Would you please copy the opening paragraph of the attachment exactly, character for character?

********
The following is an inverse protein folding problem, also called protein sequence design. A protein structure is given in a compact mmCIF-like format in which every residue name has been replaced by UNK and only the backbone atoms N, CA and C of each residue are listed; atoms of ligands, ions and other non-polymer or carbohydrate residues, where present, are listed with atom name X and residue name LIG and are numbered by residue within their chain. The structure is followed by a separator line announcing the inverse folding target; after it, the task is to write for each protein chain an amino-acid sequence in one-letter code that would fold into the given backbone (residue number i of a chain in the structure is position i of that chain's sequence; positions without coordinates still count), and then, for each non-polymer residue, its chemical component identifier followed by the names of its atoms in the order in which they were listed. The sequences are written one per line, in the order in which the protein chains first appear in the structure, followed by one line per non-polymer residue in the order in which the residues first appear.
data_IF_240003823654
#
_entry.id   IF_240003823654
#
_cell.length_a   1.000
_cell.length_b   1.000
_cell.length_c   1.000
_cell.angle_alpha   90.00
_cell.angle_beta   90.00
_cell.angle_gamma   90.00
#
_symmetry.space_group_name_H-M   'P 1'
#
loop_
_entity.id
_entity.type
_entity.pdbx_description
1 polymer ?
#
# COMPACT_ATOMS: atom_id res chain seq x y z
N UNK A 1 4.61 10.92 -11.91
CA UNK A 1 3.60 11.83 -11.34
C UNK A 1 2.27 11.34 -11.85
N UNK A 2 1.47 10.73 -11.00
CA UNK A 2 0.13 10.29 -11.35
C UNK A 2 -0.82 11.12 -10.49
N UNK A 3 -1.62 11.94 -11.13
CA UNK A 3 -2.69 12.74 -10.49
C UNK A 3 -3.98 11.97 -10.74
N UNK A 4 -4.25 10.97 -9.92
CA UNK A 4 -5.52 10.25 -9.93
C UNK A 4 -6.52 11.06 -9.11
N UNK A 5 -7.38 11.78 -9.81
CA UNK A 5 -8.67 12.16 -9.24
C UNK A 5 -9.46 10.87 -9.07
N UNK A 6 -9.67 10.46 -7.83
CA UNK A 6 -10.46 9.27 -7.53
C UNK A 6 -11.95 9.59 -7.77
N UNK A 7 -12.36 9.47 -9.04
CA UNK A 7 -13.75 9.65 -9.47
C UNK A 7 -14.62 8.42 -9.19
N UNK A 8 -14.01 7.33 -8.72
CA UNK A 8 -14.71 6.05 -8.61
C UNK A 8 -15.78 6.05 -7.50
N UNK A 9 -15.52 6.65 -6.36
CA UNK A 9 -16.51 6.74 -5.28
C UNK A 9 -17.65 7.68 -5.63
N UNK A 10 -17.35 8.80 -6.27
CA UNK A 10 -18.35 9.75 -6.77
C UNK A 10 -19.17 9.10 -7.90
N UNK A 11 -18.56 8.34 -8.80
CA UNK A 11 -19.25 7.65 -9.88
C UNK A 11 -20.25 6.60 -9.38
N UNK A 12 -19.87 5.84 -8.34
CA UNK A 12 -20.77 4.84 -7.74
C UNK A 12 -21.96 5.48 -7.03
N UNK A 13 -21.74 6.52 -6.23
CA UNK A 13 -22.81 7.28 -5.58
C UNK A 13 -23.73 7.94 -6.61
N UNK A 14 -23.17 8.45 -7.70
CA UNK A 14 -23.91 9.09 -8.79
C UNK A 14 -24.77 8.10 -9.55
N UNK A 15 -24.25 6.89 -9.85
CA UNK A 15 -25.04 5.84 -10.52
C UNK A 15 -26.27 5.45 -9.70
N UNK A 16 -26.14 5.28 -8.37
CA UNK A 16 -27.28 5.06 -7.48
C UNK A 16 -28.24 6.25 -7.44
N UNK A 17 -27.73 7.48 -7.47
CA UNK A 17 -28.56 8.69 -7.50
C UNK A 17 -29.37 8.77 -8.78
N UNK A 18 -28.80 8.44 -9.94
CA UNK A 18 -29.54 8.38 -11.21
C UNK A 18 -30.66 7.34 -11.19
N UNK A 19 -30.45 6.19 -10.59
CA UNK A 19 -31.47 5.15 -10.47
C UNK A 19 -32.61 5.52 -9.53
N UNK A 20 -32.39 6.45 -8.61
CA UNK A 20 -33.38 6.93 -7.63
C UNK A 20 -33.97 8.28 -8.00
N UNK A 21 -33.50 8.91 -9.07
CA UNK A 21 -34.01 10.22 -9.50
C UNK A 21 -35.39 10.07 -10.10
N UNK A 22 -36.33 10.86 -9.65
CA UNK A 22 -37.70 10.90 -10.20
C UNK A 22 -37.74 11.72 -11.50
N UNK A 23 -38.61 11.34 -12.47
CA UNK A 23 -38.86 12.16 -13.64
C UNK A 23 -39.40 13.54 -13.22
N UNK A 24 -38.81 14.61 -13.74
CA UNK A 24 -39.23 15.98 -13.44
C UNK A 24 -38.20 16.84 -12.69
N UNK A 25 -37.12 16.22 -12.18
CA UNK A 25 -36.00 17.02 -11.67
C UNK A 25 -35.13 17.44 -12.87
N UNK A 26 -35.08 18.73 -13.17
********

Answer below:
The following is an inverse protein folding problem, also called protein sequence design. A protein structure is given in a compact mmCIF-like format in which every residue name has been replaced by UNK and only the backbone atoms N, CA and C of each residue are listed; atoms of ligands, ions and other non-polymer or carbohydrate residues, where present, are listed with atom name X and residue name LIG and are numbered by residue within their chain. The structure is followed by a separator line announcing the inverse folding target; after it, the task is to write for each protein chain an amino-acid sequence in one-letter code that would fold into the given backbone (residue number i of a chain in the structure is position i of that chain's sequence; positions without coordinates still count), and then, for each non-polymer residue, its chemical component identifier followed by the names of its atoms in the order in which they were listed. The sequences are written one per line, in the order in which the protein chains first appear in the structure, followed by one line per non-polymer residue in the order in which the residues first appear.